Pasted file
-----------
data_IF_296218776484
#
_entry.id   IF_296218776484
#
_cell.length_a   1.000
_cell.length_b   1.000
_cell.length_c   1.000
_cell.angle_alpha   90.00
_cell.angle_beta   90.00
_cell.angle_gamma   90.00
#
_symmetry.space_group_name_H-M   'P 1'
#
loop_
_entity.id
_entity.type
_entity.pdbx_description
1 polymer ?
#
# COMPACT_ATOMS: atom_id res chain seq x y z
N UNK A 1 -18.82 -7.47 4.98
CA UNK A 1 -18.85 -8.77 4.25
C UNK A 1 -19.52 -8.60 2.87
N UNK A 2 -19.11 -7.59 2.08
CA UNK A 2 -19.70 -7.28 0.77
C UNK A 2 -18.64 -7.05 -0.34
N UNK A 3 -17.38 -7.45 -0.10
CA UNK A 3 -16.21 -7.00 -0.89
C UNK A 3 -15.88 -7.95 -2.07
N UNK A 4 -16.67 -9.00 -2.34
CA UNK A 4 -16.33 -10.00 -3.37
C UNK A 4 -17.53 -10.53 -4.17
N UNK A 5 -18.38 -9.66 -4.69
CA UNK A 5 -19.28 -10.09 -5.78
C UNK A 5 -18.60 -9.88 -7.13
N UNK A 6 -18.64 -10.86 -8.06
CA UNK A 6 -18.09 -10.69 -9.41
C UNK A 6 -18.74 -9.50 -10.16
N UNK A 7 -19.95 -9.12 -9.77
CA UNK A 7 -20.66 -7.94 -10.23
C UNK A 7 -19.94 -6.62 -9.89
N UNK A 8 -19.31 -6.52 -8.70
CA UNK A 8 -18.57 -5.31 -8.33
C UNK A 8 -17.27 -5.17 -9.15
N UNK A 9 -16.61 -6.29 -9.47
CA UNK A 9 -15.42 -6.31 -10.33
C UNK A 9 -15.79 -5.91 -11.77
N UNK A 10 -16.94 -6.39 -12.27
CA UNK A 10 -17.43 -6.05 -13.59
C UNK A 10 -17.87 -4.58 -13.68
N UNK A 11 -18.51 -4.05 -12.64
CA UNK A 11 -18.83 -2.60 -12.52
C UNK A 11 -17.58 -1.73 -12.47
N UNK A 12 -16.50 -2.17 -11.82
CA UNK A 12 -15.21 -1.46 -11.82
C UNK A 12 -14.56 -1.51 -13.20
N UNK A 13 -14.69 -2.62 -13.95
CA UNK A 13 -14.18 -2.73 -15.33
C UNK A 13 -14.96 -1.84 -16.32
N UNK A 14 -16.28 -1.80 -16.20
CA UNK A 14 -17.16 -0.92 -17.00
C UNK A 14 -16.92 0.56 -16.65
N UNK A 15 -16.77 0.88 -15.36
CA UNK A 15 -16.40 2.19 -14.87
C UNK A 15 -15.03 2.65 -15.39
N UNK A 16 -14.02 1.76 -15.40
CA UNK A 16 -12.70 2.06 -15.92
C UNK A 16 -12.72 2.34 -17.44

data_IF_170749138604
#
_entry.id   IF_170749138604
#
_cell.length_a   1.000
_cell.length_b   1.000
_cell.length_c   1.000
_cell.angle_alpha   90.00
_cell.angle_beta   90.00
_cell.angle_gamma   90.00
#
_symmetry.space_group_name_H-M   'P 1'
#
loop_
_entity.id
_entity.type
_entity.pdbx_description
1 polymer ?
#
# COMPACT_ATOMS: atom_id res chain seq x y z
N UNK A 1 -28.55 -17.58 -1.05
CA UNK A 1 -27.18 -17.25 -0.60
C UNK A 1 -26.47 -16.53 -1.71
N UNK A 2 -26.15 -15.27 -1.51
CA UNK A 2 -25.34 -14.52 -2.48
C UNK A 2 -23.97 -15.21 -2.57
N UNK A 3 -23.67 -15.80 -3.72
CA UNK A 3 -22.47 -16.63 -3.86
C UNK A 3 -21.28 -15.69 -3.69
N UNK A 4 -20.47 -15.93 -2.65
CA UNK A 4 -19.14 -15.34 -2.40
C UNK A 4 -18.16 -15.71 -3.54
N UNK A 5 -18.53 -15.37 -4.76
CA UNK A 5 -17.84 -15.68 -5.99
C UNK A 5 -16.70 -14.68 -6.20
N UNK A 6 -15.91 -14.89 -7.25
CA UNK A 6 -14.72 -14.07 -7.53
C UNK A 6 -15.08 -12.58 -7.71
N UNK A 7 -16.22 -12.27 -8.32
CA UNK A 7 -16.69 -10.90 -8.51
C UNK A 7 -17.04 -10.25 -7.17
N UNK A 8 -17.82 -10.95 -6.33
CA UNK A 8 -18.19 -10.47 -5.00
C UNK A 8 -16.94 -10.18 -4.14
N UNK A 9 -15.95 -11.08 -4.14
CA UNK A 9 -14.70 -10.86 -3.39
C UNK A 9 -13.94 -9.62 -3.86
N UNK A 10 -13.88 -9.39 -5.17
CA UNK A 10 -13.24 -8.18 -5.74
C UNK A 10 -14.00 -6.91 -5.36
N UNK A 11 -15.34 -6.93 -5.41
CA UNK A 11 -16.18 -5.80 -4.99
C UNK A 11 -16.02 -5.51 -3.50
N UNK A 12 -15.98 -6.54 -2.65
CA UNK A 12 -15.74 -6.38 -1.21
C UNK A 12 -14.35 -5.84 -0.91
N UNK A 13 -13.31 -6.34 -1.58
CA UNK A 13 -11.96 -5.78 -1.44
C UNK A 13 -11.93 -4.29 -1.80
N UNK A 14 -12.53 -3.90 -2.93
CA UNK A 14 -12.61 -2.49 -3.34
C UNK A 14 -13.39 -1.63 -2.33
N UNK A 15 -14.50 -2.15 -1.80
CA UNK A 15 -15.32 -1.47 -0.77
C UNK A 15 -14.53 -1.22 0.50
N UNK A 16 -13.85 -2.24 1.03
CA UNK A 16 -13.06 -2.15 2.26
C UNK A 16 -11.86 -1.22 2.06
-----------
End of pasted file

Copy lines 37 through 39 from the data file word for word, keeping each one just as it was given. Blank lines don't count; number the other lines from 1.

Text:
CA UNK A 6 -18.09 -10.69 -9.41
C UNK A 6 -18.74 -9.50 -10.16
N UNK A 7 -19.95 -9.12 -9.77